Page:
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Saturday, September 10, 2011

Dealing With Depression

How do you cope with sadness when the feeling is immobilizing and completely irrational? This is a question I have posed to myself countless times. I have struggled with depression for most of my life, but for many years now, I have managed to set aside most of the symptoms. A while back, a friend inquired as to what it feels like in the thralls of my worst moments and I felt compelled to share my journey, because the truth is if you haven't lived with it, you'll never really understand.

The fires of hell would pale in comparison to the terrible place I was in. The best description I can give you is this:  Imagine a black hole burrowed deep in the earth from which you should climb without the strength to even stand. All of your loved ones stand at the top screaming down for you to "snap out of it," but you are so paralyzed by your feelings of inadequacy that the rope they have tossed in your direction remains untouched.   

Depression is a very lonely and selfish state of mind. Negative thoughts rule your existence with completely destructive and highly contagious victim statements, like “My hands are tied” and “I feel trapped.” You can slide to the bottom with a single careless step and spend months analyzing your fall—time lost for everyone who has the misfortune of loving you. Ultimately, my husband and daughter's suffering was what prompted me to change.

I can recall the moment very vividly. On my daughter's second birthday, I made a cake and threw a party. After everyone left, I compared myself to other women in my life and came up lacking once again. My bad days outnumbered the good ones, and they weren't only affecting me. My entire family was suffering, including my precious little girl who deserved so much better than I could ever give her. I was broken, lying on the bathroom floor, deciding if I should take my own life. I played out their futures without me, and realized something I hadn't considered. My dying wouldn't save them. If I'd of chosen the coward's path, my baby would've spent the rest of her life wondering why her mother hadn't cared enough to fight. I was a mess, but my husband loved me, and cared too much to hurt them like that. I also understood that I couldn't continue for similar reasons. Something had to change. A single thought created a subtle shift within my mind and reality altered.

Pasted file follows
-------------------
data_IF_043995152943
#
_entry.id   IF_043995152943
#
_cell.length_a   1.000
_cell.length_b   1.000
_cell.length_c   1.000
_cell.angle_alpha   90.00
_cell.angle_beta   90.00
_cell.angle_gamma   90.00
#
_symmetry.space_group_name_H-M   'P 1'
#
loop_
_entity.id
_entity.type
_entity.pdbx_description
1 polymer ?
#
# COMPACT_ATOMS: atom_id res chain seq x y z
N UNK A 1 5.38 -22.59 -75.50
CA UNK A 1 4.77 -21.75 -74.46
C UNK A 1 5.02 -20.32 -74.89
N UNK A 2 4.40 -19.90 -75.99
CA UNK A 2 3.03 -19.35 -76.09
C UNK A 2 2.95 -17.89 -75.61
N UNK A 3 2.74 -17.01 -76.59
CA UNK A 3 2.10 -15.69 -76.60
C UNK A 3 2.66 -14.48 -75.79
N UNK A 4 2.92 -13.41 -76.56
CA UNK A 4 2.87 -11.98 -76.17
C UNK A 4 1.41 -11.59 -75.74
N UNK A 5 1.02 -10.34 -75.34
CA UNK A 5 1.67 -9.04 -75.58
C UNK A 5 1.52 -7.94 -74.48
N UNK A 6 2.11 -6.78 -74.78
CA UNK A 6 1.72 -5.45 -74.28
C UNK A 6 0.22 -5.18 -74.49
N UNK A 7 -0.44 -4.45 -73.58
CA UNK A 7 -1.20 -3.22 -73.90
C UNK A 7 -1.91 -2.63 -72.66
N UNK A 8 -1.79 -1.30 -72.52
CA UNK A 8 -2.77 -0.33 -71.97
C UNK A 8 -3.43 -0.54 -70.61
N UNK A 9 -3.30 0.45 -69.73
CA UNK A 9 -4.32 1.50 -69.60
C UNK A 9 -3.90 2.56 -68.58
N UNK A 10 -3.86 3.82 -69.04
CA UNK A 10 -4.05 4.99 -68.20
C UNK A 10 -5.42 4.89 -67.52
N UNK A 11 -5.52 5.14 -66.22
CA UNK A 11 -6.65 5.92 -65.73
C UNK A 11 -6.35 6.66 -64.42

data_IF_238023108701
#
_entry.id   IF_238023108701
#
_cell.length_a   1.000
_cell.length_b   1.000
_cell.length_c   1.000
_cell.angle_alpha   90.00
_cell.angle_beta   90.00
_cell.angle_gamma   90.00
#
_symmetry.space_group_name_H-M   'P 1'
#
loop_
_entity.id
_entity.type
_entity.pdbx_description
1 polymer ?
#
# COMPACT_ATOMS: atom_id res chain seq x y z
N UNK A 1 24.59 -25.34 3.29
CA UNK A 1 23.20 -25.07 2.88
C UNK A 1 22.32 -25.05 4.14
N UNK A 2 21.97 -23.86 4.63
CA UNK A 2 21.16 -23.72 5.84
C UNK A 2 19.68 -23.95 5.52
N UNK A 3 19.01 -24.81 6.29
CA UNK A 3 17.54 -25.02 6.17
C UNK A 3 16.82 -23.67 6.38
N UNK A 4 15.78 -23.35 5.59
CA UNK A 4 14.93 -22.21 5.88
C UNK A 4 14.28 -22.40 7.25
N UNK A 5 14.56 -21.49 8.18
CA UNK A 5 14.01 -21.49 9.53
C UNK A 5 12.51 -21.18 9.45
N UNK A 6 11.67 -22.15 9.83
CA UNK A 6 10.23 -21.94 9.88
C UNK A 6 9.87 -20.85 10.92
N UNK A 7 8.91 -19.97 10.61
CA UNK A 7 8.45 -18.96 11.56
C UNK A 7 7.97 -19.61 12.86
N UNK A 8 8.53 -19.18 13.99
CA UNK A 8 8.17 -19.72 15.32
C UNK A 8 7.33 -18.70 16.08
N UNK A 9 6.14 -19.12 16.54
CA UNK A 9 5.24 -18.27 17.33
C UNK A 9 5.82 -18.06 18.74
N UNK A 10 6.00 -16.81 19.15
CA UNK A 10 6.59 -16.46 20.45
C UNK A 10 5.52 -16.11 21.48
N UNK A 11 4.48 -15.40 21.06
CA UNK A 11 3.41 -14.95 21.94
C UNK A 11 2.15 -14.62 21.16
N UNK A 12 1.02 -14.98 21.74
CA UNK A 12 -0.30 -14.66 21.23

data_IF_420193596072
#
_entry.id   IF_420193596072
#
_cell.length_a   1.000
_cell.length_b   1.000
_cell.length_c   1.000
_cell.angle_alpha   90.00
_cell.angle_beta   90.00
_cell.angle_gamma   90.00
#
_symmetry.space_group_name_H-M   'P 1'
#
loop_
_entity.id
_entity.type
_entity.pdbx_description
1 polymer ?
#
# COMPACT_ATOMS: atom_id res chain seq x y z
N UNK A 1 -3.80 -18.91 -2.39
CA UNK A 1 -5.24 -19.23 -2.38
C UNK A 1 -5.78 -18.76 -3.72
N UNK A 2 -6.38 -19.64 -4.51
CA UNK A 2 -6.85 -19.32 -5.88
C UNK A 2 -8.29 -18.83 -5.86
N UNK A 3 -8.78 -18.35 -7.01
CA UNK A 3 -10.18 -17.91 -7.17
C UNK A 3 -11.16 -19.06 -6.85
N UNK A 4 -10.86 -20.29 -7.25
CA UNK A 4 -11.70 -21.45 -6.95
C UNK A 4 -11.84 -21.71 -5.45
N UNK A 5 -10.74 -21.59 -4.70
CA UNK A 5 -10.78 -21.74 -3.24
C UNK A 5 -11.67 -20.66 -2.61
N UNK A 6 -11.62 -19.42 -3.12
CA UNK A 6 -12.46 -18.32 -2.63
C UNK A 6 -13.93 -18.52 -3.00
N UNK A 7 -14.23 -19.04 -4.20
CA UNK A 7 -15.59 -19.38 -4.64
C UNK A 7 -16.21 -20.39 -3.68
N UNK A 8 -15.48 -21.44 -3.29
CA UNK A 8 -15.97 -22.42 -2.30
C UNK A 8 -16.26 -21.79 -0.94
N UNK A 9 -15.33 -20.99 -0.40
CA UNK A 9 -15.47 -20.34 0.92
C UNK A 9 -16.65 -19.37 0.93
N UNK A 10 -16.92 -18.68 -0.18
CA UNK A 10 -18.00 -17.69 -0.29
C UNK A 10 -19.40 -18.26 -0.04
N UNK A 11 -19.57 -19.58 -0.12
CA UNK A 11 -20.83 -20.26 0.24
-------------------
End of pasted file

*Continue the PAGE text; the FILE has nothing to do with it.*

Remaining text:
I needed to change. 

New hope and purpose blew into my life like a breath of fresh air.  Instead of quitting, I vowed to fight and live with an awareness to which was absent before.  Some toxic relationships ended and focused all of my efforts on being whole.  I've slipped into the abyss since then, but now I can recognize when I'm losing my footing and end the down-hill spiral before I reach the bottom.  Just like any other health issue, early intervention is paramount.